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Reviews Written by
Elen Caldecott (UK)

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Gone
Gone
by Michael Grant
Edition: Hardcover

6 of 7 people found the following review helpful
4.0 out of 5 stars A must for Stephen King fans, 13 April 2009
This review is from: Gone (Hardcover)
Gone has a fantastic premise - how would a group of regular kids cope if all the adults suddenly disappeared? Only, some of them are not quite regular kids. Some have powers that can be used to hurt or heal...and some of them are just out and out sadists.
There are some very dark sections of this story that make it YA, not children's, mostly to do with what humans can do to each other. It's delicious, in an I-can't-bear-to-look kind of way.
There is a plot element which does come close to being one step too far - don't worry, no spoilers here - but it happens halfway through, in an abandoned mine. For me, the children were interesting enough without throwing in an extra element of strange. Though I suspect the 'strange' in question will come into its own in the sequel.
I read this as an ebook on my laptop, which is a first for me. I found it surprisingly easy, but am not a convert. I will definitely be buying the 'real' book version of the sequel.


Season of Secrets
Season of Secrets
by Sally Nicholls
Edition: Paperback

4 of 5 people found the following review helpful
5.0 out of 5 stars very beautifully written, 6 April 2009
This review is from: Season of Secrets (Paperback)
This has the sort of deceptive simplicity that makes writing look so easy! Each observation or description is deftly chosen. The world that Nicholls depicts seems timeless; grandparents as shopkeepers; school is a short walk down the hill; hawthorns form the dense hedgerows. It would be an idyll, if it wasn't for the strange hunt that takes place just beyond the village. And Dad's painful absence.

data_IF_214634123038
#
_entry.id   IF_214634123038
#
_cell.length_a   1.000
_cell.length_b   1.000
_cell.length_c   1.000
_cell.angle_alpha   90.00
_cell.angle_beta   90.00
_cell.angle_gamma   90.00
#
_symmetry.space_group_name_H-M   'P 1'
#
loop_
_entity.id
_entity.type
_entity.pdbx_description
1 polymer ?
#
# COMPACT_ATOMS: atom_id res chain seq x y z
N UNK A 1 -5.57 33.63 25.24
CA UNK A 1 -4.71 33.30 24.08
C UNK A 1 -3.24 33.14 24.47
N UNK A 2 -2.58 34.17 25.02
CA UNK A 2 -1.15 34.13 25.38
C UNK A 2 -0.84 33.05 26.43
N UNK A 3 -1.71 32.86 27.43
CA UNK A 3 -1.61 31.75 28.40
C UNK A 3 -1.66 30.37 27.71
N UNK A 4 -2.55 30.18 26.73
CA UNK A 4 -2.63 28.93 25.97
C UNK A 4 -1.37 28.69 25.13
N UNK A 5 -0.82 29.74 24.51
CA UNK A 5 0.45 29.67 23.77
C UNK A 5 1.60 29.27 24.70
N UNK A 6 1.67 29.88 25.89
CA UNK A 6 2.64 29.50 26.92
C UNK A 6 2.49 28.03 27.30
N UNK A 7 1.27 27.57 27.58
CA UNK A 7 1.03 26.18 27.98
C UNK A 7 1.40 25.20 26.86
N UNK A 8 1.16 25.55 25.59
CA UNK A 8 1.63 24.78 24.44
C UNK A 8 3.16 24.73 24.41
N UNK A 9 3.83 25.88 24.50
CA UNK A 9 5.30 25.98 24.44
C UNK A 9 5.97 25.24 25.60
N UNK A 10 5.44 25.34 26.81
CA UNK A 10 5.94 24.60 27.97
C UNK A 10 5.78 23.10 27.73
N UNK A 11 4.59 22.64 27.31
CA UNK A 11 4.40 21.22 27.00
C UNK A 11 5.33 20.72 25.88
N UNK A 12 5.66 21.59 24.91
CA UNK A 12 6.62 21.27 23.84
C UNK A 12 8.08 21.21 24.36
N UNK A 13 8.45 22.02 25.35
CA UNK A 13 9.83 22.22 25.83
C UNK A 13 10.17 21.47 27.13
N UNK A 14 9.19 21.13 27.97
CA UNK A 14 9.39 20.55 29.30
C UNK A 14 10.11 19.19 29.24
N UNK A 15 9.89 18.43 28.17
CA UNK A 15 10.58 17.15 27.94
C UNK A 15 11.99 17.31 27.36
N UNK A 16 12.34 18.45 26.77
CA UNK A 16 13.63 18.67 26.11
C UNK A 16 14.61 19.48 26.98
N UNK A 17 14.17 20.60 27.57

Molly feels that she must take care of the hunted man, but how can she when she isn't even sure that he's real?
Season of Secrets did remind me of David Almond's work, not just the mysterious stranger, but also the descriptions of the northern countryside. But comparison with Skellig is no bad thing! This is a real treat.


Knife: Knife
Knife: Knife
by R J Anderson
Edition: Paperback
Price: £6.99

4 of 6 people found the following review helpful
3.0 out of 5 stars A good read, once I'd got into it, 4 April 2009
This review is from: Knife: Knife (Paperback)
I went back to this book after not finishing the first time. I think the only reason that I hadn't got into it was because the cover belies what kind of story this is. The cover, with a hologram of a quite a spiky looking fairy had led me to expect a more Artemis Fowl approach to fairies. But, 'Knife' is actually quite traditional, with a feel akin to The Borrowers, or even Grimm's Tales.
If you go into it with the right attitude then it is actually very pleasing. The narrative is engaging and just complex enough; there is romance and mystery. If you like the Borrowers, then you can't fail to be charmed by this.


1: The Carbon Diaries 2015
1: The Carbon Diaries 2015
by Saci Lloyd
Edition: Paperback
Price: £6.99

1 of 2 people found the following review helpful
4.0 out of 5 stars both bleak and funny!, 19 Mar. 2009
I love a good apocalypse story. And this did not disappoint. The chatty, funny voice of the main character gets progressively more serious as the effects of carbon rationing kick in. I really liked this subtle building of tension that comes as the main character realises what kind of world she is slipping into.
A great read and perhaps even a wake-up call.


Everything Beautiful
Everything Beautiful
by Simmone Howell
Edition: Paperback
Price: £6.99

3 of 4 people found the following review helpful
5.0 out of 5 stars fantastic teenage characters, 7 Mar. 2009
This review is from: Everything Beautiful (Paperback)
I loved this story. The main character is a teenager at the height of her capacity for rage. And wit. And irony.